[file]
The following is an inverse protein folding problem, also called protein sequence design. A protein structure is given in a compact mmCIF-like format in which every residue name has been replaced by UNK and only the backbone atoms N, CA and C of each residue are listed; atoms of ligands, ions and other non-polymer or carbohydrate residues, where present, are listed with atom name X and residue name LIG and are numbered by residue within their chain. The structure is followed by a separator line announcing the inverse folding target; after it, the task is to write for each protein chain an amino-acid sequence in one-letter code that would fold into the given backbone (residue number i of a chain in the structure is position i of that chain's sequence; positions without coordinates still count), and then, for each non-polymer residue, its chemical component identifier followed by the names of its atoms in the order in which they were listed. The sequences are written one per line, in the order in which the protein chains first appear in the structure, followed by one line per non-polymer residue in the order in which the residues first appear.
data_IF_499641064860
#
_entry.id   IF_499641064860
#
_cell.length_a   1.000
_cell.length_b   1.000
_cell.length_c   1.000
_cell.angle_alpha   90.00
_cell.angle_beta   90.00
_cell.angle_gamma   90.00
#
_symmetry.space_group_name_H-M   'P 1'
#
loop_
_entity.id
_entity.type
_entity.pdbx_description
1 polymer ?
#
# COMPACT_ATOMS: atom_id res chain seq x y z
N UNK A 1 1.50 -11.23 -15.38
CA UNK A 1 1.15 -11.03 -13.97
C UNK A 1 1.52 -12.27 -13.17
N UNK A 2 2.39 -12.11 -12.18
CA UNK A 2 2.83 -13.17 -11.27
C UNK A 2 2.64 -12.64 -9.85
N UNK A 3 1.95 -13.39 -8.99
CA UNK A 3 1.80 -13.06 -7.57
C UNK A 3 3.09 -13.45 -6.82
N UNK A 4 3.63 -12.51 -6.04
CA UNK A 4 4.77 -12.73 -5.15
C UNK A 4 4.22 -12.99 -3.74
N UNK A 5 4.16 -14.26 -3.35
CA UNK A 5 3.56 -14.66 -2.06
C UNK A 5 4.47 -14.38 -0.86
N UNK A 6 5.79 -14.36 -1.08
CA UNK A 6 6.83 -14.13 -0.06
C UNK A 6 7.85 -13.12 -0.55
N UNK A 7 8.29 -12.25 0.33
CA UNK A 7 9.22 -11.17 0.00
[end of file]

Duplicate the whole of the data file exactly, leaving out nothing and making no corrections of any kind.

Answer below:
The following is an inverse protein folding problem, also called protein sequence design. A protein structure is given in a compact mmCIF-like format in which every residue name has been replaced by UNK and only the backbone atoms N, CA and C of each residue are listed; atoms of ligands, ions and other non-polymer or carbohydrate residues, where present, are listed with atom name X and residue name LIG and are numbered by residue within their chain. The structure is followed by a separator line announcing the inverse folding target; after it, the task is to write for each protein chain an amino-acid sequence in one-letter code that would fold into the given backbone (residue number i of a chain in the structure is position i of that chain's sequence; positions without coordinates still count), and then, for each non-polymer residue, its chemical component identifier followed by the names of its atoms in the order in which they were listed. The sequences are written one per line, in the order in which the protein chains first appear in the structure, followed by one line per non-polymer residue in the order in which the residues first appear.
data_IF_499641064860
#
_entry.id   IF_499641064860
#
_cell.length_a   1.000
_cell.length_b   1.000
_cell.length_c   1.000
_cell.angle_alpha   90.00
_cell.angle_beta   90.00
_cell.angle_gamma   90.00
#
_symmetry.space_group_name_H-M   'P 1'
#
loop_
_entity.id
_entity.type
_entity.pdbx_description
1 polymer ?
#
# COMPACT_ATOMS: atom_id res chain seq x y z
N UNK A 1 1.50 -11.23 -15.38
CA UNK A 1 1.15 -11.03 -13.97
C UNK A 1 1.52 -12.27 -13.17
N UNK A 2 2.39 -12.11 -12.18
CA UNK A 2 2.83 -13.17 -11.27
C UNK A 2 2.64 -12.64 -9.85
N UNK A 3 1.95 -13.39 -8.99
CA UNK A 3 1.80 -13.06 -7.57
C UNK A 3 3.09 -13.45 -6.82
N UNK A 4 3.63 -12.51 -6.04
CA UNK A 4 4.77 -12.73 -5.15
C UNK A 4 4.22 -12.99 -3.74
N UNK A 5 4.16 -14.26 -3.35
CA UNK A 5 3.56 -14.66 -2.06
C UNK A 5 4.47 -14.38 -0.86
N UNK A 6 5.79 -14.36 -1.08
CA UNK A 6 6.83 -14.13 -0.06
C UNK A 6 7.85 -13.12 -0.55
N UNK A 7 8.29 -12.25 0.33
CA UNK A 7 9.22 -11.17 0.00